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Nonprofit vows to hold name-reading, light tribute on 19th anniversary of 9/11

The Tribute in Light, as shown in September 2016 from its Lower Manhattan base. (File photo/amNewYork)

After the National September 11th Memorial announced major changes to this year’s commemoration due to the COVID-19 pandemic, a nonprofit group dedicated to a firefighter who died on 9/11 says it will step up to keep two important traditions going.

The Stephen Siller Tunnel to Towers Foundation announced that it will hold a public renaming of all 2,977 victims of the Sept. 11, 2001 terrorist attacks next month on the 19th anniversary of the day of infamy. Additionally, the nonprofit’s boss, Frank Siller, told WCBS-AM radio that the organization will also support a light display on 9/11 to substitute for the canceled “Tribute in Light.”

“We’re going to make sure that those beautiful lights that represent the loss of life of 2,977 brave souls 19 years ago, they will be illuminating the skies on Sept. 11 this year to make sure that we pay tribute to all those who perished that fateful day,” Siller told WCBS 880 Newsradio. “It’s going to be on Sept. 11, we’re going to have almost an identical location of where they are every single year. It will look almost identical of what you’ve seen every single year. It’s going to be a magnificent tribute to those who died.”

The statements did not indicate any affiliation with the National September 11th Memorial in its efforts. According to a spokesperson for the Tunnel to Towers Foundation, the nonprofit will hold the name-reading and light tribute independent of the memorial.

The spokesperson said the Tunnel to Towers’ light tribute plan, called “Towers in Light,” came together just within the last 24 hours since the 9/11 Memorial canceled the Tribute in Light. The logistics of the new light display are still in the works.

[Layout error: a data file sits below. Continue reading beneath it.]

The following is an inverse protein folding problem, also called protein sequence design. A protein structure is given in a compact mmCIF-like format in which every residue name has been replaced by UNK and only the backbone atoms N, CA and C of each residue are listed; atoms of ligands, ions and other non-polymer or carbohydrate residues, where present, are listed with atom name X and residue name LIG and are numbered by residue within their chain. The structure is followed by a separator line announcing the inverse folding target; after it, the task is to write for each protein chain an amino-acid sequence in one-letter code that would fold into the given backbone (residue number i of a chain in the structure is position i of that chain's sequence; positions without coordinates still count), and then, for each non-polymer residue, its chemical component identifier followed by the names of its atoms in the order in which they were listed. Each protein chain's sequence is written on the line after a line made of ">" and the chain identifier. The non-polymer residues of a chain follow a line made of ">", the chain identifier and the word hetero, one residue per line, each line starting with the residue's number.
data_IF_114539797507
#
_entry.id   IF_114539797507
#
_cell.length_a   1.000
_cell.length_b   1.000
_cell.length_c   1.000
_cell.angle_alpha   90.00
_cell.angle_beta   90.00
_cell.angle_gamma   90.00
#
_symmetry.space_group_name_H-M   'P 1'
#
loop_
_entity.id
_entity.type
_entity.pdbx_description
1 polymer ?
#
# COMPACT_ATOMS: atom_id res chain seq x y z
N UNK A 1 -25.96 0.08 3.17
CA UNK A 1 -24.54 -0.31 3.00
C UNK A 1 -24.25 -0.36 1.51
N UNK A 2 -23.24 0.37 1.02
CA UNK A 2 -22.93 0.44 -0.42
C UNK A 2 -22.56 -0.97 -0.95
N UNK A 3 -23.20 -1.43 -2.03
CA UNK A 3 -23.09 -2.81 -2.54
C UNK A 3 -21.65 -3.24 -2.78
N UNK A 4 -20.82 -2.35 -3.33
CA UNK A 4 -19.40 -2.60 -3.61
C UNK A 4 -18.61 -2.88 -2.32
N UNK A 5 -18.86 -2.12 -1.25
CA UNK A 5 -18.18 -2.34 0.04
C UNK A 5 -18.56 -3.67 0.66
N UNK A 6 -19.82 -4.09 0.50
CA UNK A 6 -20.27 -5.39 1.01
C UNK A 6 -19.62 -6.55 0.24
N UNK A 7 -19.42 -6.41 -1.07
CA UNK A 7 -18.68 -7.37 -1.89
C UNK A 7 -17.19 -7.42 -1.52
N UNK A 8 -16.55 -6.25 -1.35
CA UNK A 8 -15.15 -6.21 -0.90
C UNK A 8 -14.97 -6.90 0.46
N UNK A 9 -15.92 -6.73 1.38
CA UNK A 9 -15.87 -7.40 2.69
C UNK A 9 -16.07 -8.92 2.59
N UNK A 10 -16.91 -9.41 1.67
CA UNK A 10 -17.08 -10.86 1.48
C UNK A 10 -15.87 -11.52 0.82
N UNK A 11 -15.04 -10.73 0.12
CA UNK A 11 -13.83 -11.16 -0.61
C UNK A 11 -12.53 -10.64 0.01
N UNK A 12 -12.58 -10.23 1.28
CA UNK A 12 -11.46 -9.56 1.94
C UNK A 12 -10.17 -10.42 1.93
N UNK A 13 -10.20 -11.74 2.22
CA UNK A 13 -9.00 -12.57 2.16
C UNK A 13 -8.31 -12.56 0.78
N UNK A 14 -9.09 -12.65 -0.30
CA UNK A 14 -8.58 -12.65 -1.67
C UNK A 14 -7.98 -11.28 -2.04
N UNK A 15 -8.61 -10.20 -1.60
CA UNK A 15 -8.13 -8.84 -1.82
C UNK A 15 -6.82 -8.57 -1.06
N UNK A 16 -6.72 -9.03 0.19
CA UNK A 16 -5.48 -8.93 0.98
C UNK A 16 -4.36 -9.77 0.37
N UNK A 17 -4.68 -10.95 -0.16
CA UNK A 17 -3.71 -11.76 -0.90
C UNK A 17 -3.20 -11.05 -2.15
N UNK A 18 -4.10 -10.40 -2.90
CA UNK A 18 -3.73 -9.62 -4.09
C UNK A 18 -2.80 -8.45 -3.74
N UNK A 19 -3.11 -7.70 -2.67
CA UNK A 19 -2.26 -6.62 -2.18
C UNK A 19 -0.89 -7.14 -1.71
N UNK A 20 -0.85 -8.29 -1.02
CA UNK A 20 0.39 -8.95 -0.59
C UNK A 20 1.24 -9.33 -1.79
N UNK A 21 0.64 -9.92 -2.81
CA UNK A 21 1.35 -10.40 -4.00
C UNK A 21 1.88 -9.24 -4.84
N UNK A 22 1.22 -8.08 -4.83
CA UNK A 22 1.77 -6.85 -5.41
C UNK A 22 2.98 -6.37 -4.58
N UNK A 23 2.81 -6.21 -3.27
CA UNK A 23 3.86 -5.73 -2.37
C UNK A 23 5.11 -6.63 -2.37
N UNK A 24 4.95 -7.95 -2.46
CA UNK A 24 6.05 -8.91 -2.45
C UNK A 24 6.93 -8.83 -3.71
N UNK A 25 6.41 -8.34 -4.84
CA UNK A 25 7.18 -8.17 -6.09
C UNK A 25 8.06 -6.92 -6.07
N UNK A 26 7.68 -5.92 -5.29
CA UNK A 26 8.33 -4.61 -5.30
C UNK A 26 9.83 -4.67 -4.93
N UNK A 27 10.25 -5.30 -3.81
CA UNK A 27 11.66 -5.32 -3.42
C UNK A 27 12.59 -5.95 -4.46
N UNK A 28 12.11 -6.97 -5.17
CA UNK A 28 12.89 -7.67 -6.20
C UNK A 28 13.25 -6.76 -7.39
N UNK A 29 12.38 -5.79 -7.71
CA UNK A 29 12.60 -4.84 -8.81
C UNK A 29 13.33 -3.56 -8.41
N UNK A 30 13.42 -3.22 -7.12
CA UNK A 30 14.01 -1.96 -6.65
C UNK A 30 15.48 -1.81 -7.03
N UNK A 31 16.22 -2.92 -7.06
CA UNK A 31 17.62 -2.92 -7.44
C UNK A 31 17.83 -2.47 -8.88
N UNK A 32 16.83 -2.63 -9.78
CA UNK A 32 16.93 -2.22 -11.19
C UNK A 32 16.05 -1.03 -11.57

On Thursday, the National September 11th Memorial announced it would not hold this year’s Tribute in Light due to concerns about the pandemic. It takes a team of at least 30 individuals several weeks of working together, in close contact, to set up the tribute, which represents the Twin Towers of the World Trade Center destroyed in the attacks.

The 9-11 Memorial previously announced it would forego an on-site reading of the victims’ names this Sept. 11 during the annual memorial ceremony, also due to COVID-19 concerns.

The decision to cancel the Tribute in Light evoked criticism from many, including the Uniformed Firefighters Association (UFA), a group representing members of the Fire Department, which lost 343 members on 9/11. 

“The first responders and New Yorkers who have lived through September 11, 2001, and now persevered through the coronavirus pandemic, are feeling betrayed,” said UFA President Andrew Ansbro. “I haven’t spoken to a single tradesman that isn’t ready and willing to work — especially, to complete the honor of lighting the sky on the anniversary of the darkest day in American history. These are more than light beams displayed once a year — they are beams of solace for a still-grieving nation and the literal embodiment of ‘never forget.’

But the Tunnel to Towers Foundation indicated Friday that it will work to keep both a light tribute and the name reading as part of this year’s commemoration of the terrorist attacks.

“Every year, we honor those we’ve lost on September 11, 2001, by reading their names at Ground Zero. This year, amidst our hardships and obstacles, we will not forget them,” according to a statement on the nonprofit’s website. “Tunnel to Towers is making every effort to ensure the health and safety of this year’s readers. All 140 speakers will wear masks and practice social distancing.”

The charity is named for Firefighter Stephen Siller, who died while responding to the 9/11 attacks. Originally off-duty, he ran through the closed Brooklyn-Battery (Hugh Carey) Tunnel in full firefighter gear to get to the World Trade Center. The organization holds the annual Tunnel to Towers 5K in his memory, raising funds for 9/11 victims’ families and the city’s first responders.

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